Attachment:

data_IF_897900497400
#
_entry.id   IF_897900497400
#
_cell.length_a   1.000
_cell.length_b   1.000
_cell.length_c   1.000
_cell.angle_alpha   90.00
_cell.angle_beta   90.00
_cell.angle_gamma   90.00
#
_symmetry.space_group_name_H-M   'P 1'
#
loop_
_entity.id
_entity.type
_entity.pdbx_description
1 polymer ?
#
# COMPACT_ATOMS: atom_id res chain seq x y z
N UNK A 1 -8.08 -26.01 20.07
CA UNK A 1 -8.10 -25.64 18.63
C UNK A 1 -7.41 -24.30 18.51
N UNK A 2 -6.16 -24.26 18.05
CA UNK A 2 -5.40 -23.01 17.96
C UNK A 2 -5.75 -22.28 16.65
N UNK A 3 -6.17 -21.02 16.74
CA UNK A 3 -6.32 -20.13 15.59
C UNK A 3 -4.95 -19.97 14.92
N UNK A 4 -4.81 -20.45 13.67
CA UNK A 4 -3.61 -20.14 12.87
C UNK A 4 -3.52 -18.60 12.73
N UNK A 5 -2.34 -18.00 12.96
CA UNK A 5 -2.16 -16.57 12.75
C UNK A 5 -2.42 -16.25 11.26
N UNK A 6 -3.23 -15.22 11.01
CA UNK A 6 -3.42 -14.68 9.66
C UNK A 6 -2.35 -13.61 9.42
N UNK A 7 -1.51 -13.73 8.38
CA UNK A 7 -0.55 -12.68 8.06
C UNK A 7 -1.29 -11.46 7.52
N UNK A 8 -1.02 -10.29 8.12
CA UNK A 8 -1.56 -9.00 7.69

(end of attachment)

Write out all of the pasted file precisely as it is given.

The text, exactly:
data_IF_897900497400
#
_entry.id   IF_897900497400
#
_cell.length_a   1.000
_cell.length_b   1.000
_cell.length_c   1.000
_cell.angle_alpha   90.00
_cell.angle_beta   90.00
_cell.angle_gamma   90.00
#
_symmetry.space_group_name_H-M   'P 1'
#
loop_
_entity.id
_entity.type
_entity.pdbx_description
1 polymer ?
#
# COMPACT_ATOMS: atom_id res chain seq x y z
N UNK A 1 -8.08 -26.01 20.07
CA UNK A 1 -8.10 -25.64 18.63
C UNK A 1 -7.41 -24.30 18.51
N UNK A 2 -6.16 -24.26 18.05
CA UNK A 2 -5.40 -23.01 17.96
C UNK A 2 -5.75 -22.28 16.65
N UNK A 3 -6.17 -21.02 16.74
CA UNK A 3 -6.32 -20.13 15.59
C UNK A 3 -4.95 -19.97 14.92
N UNK A 4 -4.81 -20.45 13.67
CA UNK A 4 -3.61 -20.14 12.87
C UNK A 4 -3.52 -18.60 12.73
N UNK A 5 -2.34 -18.00 12.96
CA UNK A 5 -2.16 -16.57 12.75
C UNK A 5 -2.42 -16.25 11.26
N UNK A 6 -3.23 -15.22 11.01
CA UNK A 6 -3.42 -14.68 9.66
C UNK A 6 -2.35 -13.61 9.42
N UNK A 7 -1.51 -13.73 8.38
CA UNK A 7 -0.55 -12.68 8.06
C UNK A 7 -1.29 -11.46 7.52
N UNK A 8 -1.02 -10.29 8.12
CA UNK A 8 -1.56 -9.00 7.69